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The Changing Workforce and Its Impact on Your Wastewater Treatment System

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We have all heard about the “Great Resignation” in the news and the significant numbers of people retiring or leaving the work force.

A Washington Post article, [i] stated that 4.3 million people of all ages left the workforce in August of 2021 alone – that’s almost 3% of the total workforce gone in one month. Per Axios, [ii] 3 million baby boomers retired early because of COVID pandemic. It is important to know the numbers and reasons why people are leaving the workforce, but it is even more critical to know how you are going to protect your organization when one of your workers retires or leaves for another job.Staff with Industrial Waster Treatment Equipment

Most companies have contingency plans to replace C-level and senior executives when they abruptly leave. However, not as many organizations have replacement plans in place when the people operating equipment suddenly quit. For decades, your wastewater treatment systems have been completely out of mind, not causing any crisis or concern. Wastewater has been continually treated, solids removed off site, chemicals delivered and consumed, and all the while your wastewater has been (generally) in compliance with discharge standards. In the background, the same personnel have been quietly keeping the legacy system operating.

Because the system has been operating in the background of your more visible revenue-generating objectives such as producing products, many things have been neglected. It is likely that that many of the monitors, meters, instruments, and automation (if they even existed) have failed, and the overall condition of your wastewater treatment system has deteriorated. Someone was probably told about it, and it was likely deemed there were no funds to fix it at the time. Maybe the original wastewater it was designed to treat has changed because your production process has changed, and the system has been retrofitted several times. So, your operator had done what every wastewater treatment operator does: they find a manual work around and improvised solutions.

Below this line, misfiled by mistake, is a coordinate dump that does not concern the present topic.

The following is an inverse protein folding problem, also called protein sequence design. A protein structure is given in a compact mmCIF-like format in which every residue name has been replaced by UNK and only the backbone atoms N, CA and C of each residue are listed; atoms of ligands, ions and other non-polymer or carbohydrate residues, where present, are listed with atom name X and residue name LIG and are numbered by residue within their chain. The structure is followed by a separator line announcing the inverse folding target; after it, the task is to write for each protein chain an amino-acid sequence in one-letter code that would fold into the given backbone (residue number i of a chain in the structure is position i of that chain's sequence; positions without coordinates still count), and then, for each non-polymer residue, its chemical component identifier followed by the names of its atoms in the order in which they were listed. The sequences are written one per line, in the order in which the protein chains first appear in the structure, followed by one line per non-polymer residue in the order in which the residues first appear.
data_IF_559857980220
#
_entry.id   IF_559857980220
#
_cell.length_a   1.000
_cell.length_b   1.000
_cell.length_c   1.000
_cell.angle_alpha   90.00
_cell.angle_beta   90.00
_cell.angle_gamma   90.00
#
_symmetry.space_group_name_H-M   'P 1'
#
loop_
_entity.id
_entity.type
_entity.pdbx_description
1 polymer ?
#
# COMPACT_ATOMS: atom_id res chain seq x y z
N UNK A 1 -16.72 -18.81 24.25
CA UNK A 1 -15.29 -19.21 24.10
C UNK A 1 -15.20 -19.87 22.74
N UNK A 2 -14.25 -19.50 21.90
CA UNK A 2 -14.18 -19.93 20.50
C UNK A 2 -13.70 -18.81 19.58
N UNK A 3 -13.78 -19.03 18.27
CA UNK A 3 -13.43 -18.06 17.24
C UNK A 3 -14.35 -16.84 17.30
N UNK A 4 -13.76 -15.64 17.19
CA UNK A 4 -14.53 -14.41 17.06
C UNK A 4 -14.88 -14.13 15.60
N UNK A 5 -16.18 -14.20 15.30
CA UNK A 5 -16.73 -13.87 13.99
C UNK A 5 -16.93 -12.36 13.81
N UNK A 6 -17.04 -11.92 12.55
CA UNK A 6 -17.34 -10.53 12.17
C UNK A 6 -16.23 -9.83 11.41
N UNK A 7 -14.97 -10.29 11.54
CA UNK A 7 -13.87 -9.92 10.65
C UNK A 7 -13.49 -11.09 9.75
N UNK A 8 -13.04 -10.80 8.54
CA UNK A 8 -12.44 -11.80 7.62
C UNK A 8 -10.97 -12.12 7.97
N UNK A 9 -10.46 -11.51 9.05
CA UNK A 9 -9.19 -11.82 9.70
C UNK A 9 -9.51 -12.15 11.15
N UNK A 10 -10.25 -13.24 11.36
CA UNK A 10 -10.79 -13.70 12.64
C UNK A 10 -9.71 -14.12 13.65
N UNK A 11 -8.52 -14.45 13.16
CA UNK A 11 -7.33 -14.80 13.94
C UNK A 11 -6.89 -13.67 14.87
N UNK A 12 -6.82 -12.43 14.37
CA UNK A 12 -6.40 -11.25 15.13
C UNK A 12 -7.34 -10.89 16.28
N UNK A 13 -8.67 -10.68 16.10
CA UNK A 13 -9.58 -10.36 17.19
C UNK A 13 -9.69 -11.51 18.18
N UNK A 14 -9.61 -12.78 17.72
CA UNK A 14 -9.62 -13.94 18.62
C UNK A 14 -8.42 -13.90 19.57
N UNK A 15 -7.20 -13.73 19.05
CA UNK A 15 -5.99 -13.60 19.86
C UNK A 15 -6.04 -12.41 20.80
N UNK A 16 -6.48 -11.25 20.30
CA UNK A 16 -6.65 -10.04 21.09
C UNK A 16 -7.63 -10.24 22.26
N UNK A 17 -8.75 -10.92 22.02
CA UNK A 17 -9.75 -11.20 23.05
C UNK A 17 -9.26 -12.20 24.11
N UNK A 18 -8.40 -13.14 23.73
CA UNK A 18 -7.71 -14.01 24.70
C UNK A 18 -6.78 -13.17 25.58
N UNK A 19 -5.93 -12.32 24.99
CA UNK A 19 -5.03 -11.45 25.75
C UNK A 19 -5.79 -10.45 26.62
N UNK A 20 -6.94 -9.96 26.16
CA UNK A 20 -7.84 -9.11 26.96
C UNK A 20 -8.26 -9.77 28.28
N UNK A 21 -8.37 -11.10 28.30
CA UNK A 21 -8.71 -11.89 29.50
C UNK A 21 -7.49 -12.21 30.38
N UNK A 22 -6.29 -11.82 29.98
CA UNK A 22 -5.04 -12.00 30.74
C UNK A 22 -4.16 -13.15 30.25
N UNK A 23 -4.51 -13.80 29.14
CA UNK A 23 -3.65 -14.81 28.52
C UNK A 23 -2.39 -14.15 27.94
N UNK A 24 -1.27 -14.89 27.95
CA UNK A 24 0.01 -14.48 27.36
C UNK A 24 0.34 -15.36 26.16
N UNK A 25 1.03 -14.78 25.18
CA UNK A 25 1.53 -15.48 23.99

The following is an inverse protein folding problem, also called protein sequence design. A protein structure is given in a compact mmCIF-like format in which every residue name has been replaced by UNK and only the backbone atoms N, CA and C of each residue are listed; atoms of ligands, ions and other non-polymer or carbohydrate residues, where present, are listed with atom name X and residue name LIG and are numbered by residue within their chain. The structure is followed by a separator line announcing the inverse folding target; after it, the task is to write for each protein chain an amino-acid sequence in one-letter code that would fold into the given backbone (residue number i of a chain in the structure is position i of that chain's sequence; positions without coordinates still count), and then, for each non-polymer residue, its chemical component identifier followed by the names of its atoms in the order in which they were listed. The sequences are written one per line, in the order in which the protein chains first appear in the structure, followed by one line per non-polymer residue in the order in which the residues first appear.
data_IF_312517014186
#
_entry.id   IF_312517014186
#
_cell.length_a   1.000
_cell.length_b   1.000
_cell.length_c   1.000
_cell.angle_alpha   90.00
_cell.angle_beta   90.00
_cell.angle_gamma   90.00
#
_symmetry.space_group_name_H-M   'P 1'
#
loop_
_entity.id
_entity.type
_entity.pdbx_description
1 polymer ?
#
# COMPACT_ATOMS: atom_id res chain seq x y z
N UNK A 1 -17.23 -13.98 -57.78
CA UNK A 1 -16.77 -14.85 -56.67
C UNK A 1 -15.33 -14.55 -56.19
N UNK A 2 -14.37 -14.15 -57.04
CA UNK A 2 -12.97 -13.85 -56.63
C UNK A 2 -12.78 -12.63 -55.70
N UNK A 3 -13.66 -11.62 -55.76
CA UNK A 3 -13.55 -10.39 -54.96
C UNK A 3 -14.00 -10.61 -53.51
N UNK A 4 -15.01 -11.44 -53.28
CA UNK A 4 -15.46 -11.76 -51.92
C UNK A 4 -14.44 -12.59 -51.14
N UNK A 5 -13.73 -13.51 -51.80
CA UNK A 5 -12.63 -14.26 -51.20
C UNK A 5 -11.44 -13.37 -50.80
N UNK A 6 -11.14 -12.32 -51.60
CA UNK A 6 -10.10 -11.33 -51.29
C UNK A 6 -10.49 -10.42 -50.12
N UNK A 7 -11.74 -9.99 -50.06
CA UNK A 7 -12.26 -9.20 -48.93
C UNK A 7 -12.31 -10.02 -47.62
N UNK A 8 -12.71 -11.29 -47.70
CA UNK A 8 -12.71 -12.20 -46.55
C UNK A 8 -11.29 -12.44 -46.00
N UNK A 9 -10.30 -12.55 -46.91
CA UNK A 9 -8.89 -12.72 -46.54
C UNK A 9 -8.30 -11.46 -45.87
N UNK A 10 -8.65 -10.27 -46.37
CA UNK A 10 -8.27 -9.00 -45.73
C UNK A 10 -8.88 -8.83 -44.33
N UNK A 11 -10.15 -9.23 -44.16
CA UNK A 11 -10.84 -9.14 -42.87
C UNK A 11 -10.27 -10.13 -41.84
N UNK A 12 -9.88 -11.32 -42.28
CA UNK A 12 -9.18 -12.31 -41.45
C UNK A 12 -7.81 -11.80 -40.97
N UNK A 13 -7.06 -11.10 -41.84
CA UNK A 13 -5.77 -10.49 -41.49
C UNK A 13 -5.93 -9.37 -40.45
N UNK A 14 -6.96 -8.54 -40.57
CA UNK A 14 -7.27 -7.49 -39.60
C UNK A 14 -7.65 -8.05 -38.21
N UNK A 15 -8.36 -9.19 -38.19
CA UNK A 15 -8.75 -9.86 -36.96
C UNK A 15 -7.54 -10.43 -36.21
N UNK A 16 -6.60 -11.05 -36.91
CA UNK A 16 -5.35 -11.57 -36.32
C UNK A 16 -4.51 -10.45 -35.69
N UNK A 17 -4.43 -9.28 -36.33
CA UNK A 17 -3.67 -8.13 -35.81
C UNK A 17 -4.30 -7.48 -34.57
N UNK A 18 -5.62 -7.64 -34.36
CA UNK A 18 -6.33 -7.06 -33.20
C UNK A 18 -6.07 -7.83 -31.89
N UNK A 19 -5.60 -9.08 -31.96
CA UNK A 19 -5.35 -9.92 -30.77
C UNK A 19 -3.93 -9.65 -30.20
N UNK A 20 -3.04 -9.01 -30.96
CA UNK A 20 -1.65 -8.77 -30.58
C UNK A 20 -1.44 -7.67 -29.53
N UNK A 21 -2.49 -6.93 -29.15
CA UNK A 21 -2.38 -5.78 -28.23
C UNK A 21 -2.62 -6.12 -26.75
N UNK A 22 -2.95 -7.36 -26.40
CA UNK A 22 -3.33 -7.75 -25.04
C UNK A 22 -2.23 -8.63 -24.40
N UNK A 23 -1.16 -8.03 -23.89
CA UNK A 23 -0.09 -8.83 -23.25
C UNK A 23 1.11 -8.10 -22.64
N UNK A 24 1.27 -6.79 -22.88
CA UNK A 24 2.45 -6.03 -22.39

This is not everyone’s situation, but it is the story of so many plants. Systems installed decades to half-centuries ago are not only in jeopardy of completely failing, but the men and women who have kept them running are largely part of the groups retiring early or quitting for a better job.

Let’s hope you do not lose your system operator. However, if you realistically think your system and workforce could be suffering from similar ailments described here, we have some cost-effective recommendations you can implement now to ensure workforce changes do not negatively impact your operation or bottom line.

System Audit

Have a firm focused on water treatment applications come in to review your system. Having a firm focused on water treatment applications evaluate your current system is a quick way to assess your situation. Ideally, they can identify critical aspects of the system that require immediate attention and those which can be addressed later. They should be able to evaluate the system as a whole to determine if it is cost effectively meeting your current – and future needs while also providing you with replacement options.

Controls and Advanced Automation Upgrade

Typically, upgrading system controls and automation provides return on investment and quickly limits exposure from workforce challenges. Replacement of broken instrumentation, installation of additional monitoring, and a new control panel with PLC controls can automate the treatment process, reducing the workload for your staff while ensuring the system is operating properly.  Notifications can alert employees to system upset conditions and provide maintenance reminders for things like filter changes, chemical replenishment, or solids removal.